Oh Helix, you really know my tunes.
The freshman Syfy horror-drama just ended up its first run of episodes and it did it in a romantic note.
For those of you who haven’t had the pleasure, Helix, produced by Battlestar Galactica‘s Ronald D. Moore (how could you?!), deals with the story of a group of scientists who are sent to the Arctic Pole, to a secret research complex, in order to find a cure for a new disease that turns people into a kind of drooling zombies called ‘vectors’. In other words, The Thing meets 28 Days Later. The problem with the show is that… it sucks. Mostly horrible acting and even worse writing are its trademarks, but here it’s where it gets interesting since not only the shows acknowledges its problems but it embraces them creating a sort of B-series.
While American Horror Story imitates art house horror films style, Helix is influenced by the Grindhouse, the “so bad that it’s good” kind, and makes of it its main virtue. The use of contrapuntal music is crucial in its particular style, with extremely grotesque scenes mixed with chiptunes in an attempt of creating an unsettling atmosphere… or maybe just for the fun of it. Just have a look to the quirky bossa nova themed opening:
Or in the final minutes of its last episode, Dans L’Ombre where after a pregnancy announcement, an explosion that destroyed the whole complex, the killing of a character we just got to meet (what was the point?), and a head rolling on the floor of a helicopter… Helix flashforwards to a beautiful Paris enlivened by Le Temps de L’Amour to leave us with a crazy cliffhanger, because, obviously, it wasn’t gonna leave quietly.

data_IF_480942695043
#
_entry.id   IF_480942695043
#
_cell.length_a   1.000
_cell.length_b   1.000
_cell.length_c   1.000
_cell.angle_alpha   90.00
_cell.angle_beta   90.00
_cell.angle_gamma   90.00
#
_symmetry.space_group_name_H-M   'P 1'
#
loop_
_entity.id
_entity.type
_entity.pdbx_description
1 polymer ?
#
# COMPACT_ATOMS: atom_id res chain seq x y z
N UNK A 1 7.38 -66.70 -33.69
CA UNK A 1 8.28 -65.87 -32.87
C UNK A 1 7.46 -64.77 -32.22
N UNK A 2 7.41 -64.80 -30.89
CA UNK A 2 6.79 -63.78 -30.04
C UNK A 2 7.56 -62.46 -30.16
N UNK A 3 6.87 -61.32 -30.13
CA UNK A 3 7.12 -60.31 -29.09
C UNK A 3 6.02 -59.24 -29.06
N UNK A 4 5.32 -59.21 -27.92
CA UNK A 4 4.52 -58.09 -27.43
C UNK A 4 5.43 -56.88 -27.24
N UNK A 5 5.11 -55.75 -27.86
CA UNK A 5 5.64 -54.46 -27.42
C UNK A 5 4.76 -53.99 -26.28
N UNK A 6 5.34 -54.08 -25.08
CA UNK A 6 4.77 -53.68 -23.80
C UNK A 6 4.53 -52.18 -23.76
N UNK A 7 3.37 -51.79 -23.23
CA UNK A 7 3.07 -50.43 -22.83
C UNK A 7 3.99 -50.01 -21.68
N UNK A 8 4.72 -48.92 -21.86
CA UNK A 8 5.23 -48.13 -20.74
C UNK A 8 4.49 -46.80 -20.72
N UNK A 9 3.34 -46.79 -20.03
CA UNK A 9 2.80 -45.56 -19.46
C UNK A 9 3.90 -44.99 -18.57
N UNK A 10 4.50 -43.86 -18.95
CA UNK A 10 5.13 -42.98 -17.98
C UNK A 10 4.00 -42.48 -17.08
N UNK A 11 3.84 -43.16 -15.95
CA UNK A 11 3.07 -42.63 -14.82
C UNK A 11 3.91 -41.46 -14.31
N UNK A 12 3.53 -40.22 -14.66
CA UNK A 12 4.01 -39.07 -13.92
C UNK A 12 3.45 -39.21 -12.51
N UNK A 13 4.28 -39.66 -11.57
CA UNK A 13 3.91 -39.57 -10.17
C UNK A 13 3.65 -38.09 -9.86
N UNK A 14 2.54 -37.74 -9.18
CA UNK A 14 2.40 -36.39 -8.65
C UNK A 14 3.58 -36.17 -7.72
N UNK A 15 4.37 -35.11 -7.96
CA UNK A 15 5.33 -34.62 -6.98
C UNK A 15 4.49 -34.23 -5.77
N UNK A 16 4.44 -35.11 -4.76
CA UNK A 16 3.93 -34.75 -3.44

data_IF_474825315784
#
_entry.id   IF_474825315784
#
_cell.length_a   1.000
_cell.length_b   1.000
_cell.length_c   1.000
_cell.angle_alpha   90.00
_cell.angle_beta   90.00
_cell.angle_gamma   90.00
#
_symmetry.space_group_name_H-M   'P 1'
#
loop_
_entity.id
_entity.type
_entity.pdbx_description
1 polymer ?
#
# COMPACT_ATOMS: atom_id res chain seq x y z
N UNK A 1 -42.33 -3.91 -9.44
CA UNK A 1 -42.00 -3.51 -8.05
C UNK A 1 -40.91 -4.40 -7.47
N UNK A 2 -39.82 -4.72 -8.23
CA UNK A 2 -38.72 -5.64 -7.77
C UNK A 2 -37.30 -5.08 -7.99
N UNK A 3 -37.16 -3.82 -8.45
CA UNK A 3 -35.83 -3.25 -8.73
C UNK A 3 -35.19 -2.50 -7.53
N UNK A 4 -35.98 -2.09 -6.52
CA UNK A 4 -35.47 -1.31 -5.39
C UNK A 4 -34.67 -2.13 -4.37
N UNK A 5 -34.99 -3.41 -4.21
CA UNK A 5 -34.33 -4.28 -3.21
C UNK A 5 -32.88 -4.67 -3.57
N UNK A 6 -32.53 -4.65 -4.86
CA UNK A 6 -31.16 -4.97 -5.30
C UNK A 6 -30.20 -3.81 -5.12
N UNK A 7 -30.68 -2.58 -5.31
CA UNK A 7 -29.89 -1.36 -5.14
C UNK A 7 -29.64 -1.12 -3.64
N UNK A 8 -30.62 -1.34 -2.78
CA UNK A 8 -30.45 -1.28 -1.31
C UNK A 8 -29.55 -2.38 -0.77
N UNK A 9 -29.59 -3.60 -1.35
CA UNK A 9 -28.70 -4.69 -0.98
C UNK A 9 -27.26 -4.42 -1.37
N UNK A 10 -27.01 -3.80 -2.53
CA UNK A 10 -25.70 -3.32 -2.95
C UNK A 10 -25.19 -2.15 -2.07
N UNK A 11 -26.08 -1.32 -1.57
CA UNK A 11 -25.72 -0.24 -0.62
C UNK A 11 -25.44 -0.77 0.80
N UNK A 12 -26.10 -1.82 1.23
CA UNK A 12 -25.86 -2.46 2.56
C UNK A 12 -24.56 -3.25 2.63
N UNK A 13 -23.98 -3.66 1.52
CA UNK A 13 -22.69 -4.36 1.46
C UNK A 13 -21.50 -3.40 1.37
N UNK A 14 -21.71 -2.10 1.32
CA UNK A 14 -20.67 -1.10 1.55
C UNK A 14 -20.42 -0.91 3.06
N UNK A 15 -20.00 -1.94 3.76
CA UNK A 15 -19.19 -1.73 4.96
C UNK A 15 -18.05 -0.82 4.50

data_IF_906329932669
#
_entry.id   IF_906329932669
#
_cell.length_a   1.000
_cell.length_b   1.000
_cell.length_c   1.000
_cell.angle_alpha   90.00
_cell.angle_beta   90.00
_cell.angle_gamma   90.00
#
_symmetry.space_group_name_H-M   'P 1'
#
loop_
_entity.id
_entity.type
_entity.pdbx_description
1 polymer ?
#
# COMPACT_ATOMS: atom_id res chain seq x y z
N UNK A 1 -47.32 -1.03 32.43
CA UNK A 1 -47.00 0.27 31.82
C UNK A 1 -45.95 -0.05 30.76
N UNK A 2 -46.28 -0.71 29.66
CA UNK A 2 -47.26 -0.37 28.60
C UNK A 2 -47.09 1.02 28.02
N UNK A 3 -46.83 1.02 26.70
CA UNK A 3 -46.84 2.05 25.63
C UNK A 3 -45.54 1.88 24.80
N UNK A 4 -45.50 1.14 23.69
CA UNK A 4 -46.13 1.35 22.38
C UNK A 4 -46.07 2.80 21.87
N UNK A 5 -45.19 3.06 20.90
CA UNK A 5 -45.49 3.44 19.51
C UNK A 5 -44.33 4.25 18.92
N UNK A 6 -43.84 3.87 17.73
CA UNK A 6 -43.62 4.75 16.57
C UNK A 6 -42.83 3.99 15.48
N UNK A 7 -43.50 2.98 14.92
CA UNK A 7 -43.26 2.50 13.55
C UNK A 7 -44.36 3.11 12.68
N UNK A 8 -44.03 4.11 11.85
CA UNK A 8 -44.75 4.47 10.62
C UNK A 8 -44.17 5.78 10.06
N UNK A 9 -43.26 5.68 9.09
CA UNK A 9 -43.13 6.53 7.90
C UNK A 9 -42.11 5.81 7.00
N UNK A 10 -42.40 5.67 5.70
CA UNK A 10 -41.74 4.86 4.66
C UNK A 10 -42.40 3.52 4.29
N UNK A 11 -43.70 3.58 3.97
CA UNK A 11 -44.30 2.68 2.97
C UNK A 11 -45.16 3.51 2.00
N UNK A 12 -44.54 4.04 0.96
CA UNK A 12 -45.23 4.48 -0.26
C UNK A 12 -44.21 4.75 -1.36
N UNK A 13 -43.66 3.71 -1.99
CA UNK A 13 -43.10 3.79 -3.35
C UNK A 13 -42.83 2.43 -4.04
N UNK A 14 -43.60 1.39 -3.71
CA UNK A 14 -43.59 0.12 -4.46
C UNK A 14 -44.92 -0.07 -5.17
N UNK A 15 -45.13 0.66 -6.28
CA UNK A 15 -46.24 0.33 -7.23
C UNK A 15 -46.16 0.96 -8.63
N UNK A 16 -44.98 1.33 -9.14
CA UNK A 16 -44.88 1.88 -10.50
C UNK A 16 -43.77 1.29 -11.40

Unfortunately, being cool with sucking doesn’t make it less true. Most of the actors including Billy Campbell (The Killing) in the main role, Dr. Alan Farragut, are quite limited or the material they have to work with is VERY limited, like Neil Napier as Dr. Peter Farragut who had to play a sick man, a vector (the usual zombie), a man in a coma, back to vector, and in the finale we discovered that while he was doing all these things he was the traitor infiltrated within the good guys, insane. But we also need to give it a little credit for an interesting photography, with some impressive depth of field tricks, and production design as well as trying to stretch our “horizon of expectations” towards the horror genre. If next year could correct its writing problems without losing its comedy touch, Helix could become something between the guilty pleasure and a trans-genre series, a different form of entertainment in our current television context.